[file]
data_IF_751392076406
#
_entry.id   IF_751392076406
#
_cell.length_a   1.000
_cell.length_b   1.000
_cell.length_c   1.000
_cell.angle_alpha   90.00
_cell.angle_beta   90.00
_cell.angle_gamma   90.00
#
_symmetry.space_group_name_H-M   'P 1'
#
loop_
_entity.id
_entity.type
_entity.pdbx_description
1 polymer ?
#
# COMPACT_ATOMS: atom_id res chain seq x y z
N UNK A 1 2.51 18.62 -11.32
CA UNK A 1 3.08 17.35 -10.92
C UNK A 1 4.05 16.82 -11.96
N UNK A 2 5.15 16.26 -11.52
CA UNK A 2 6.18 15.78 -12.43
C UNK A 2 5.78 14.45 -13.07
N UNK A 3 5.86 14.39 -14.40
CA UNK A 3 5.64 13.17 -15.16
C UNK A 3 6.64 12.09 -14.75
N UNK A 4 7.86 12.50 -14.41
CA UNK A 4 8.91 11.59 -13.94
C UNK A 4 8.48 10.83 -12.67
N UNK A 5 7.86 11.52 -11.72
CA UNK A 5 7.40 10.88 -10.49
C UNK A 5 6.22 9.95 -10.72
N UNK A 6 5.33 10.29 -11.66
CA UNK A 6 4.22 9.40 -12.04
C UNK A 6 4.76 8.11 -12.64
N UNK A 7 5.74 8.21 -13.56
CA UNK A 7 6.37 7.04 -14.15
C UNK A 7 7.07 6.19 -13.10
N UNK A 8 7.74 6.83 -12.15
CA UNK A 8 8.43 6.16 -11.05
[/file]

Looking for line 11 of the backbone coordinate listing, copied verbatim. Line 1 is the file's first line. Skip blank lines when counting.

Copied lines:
#